As of late 2010, when it passed a distance of 18 AU (1.7 billion miles or 2.7 billion kilometers), SDC became the farthest reaching dust impact detector in history! SDC is bolted on the ‘windshield’ of New Horizons, so to speak, such that dust particles smash into it as the spacecraft transits the solar system. As SDC plunges through our dust disk, we’ve been able to measure and characterize the dust density distribution from Earth to Pluto, and beyond. With this information, not only can we better understand our solar system, but also help unravel the mysteries of countless other solar systems throughout the observable universe.

I’m very fortunate to have been involved with New Horizons in such a meaningful way by working on the Student Dust Counter team. Leading a student instrument for five years has truly been a unique experience, allowing me to understand the inner workings of a NASA deep space mission from the inside out. We’re thrilled to have reached Pluto and can’t wait to journey into the heart of the Kuiper Belt to learn what’s out there.

Jamey Szalay
Jamey Szalay
Credit: Kyle Cassidy

Rotational Movies of Pluto and Charon: It’s Show Time!

Today’s blog post is written by Constantine Tsang, a senior research scientist at the Southwest Research Institute (SwRI) in Boulder, Colorado. Con was a member of the New Horizons’ Geology, Geophysics Investigations (GGI) and Composition teams during the Pluto flyby, creating approach and photometric stereo movies of Pluto’s terrain.

It’s amazing that we’ve come such a long way in our exploration of the Pluto system, and it’s only been five months since the close flyby of New Horizons. From the exceptionally young ice-covered plain informally named Tombaugh Regio on Pluto to the deep canyons cut into Charon, the terrains we’re seeing are just amazing. Everyone, from the mission scientists to the general public, seems to be having a field day coming up with pet theories and comparisons with other places in our solar system to explain the alien Pluto system worlds we’re seeing.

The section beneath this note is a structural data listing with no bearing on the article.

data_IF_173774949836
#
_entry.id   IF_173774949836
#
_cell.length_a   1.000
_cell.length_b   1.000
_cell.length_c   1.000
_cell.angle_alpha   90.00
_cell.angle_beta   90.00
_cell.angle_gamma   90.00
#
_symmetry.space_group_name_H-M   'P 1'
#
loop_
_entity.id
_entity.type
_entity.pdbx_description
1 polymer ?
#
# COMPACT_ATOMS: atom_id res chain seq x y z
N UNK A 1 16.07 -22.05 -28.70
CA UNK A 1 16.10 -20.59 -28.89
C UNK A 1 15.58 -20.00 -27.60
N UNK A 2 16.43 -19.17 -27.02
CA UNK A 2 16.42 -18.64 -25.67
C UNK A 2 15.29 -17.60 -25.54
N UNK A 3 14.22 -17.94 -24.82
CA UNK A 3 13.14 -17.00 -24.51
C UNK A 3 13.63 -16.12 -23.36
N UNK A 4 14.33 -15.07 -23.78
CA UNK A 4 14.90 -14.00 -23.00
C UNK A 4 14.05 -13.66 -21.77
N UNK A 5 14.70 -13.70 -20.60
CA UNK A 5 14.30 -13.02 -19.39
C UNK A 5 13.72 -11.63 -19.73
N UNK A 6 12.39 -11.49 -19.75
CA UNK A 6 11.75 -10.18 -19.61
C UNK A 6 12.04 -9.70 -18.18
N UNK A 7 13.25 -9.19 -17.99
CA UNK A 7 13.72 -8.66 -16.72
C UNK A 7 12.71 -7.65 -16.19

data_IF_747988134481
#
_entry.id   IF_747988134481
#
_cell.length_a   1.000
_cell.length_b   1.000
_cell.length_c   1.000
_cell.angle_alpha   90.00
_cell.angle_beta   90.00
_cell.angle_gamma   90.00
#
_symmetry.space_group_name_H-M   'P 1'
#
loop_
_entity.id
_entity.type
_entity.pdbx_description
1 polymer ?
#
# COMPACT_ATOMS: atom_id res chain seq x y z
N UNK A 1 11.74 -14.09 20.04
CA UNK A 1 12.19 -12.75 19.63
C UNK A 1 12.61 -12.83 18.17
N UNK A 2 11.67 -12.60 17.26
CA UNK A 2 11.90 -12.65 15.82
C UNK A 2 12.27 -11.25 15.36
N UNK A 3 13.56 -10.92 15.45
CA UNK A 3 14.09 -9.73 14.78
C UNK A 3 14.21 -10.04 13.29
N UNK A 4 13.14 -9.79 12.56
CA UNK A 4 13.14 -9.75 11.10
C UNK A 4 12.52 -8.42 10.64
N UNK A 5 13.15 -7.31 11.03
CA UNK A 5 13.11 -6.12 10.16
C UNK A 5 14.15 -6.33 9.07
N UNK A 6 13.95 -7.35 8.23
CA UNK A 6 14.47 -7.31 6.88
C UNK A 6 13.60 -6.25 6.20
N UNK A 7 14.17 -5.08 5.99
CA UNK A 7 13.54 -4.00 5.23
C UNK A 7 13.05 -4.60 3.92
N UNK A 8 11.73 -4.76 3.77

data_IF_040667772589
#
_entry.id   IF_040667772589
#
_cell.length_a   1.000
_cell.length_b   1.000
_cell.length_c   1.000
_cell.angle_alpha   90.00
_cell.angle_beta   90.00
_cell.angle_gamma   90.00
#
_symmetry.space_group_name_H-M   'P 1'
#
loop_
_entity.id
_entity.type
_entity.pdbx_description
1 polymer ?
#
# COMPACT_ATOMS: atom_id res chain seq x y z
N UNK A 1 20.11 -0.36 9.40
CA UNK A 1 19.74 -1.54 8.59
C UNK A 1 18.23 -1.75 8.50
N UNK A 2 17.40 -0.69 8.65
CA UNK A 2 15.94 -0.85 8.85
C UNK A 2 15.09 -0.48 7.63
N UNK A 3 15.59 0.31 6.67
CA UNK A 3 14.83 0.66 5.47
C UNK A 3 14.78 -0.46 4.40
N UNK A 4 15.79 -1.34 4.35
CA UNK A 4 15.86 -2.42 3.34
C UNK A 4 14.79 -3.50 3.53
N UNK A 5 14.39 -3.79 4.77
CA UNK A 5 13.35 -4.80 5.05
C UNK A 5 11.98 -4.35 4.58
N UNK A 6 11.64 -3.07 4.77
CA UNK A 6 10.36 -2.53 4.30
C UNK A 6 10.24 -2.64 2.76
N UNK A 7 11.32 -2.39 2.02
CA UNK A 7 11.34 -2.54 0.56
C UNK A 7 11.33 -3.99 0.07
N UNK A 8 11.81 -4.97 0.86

New Horizons Team
The New Horizons Science Team Meeting in Boulder, Colorado, in November 2015. Mission scientists enjoyed the fruits of their labor by viewing stereographic projections of geology 3-D terrain maps of Pluto and Charon. Credit: Constantine Tsang

Approaching the Pluto System

To put this into context, I’d like to take us back a few weeks just prior to the July 14 flyby, before we got the exquisitely detailed images we routinely downlink now. During that phase, we were getting longer range, low-resolution views of Pluto and Charon, and my job was to create approach movies showing New Horizons rushing up to meet the pair in space.

In workrooms at the Johns Hopkins Applied Physics Lab (JHUAPL) in Laurel, Maryland, I and many of the science team members had arrived for the flyby, and were working seven days a week to keep on top of the data flowing in. The majority of the science data being received at this time were in the form of panchromatic (black and white) images from the telescopic LORRI imager on New Horizons. These Optical Navigation images, or “OpNavs,” came in different flavors, in part based on their exposure times. These images are used to refine the approach trajectory of New Horizons and to search for hazards on approach. Sequencing these images together had the added benefit of allowing us to make movies of Charon and Pluto rotating on their axes and orbiting one another at closer and closer range.

The Pluto System in the Barycentric Reference Frame

The procedure I used to make these movies was not trivial, mind you. Each movie imager, or “frame,” from LORRI was, in fact, a stack of four separate images, taken at slightly different times. This allowed us to “sub-sample” Pluto’s (and eventually Charon’s) disk to get the best possible spatial resolution out of the LORRI telescope. This work was mainly done by science team member and image processing expert Tod Lauer at the National Astronomical Optical Observatories.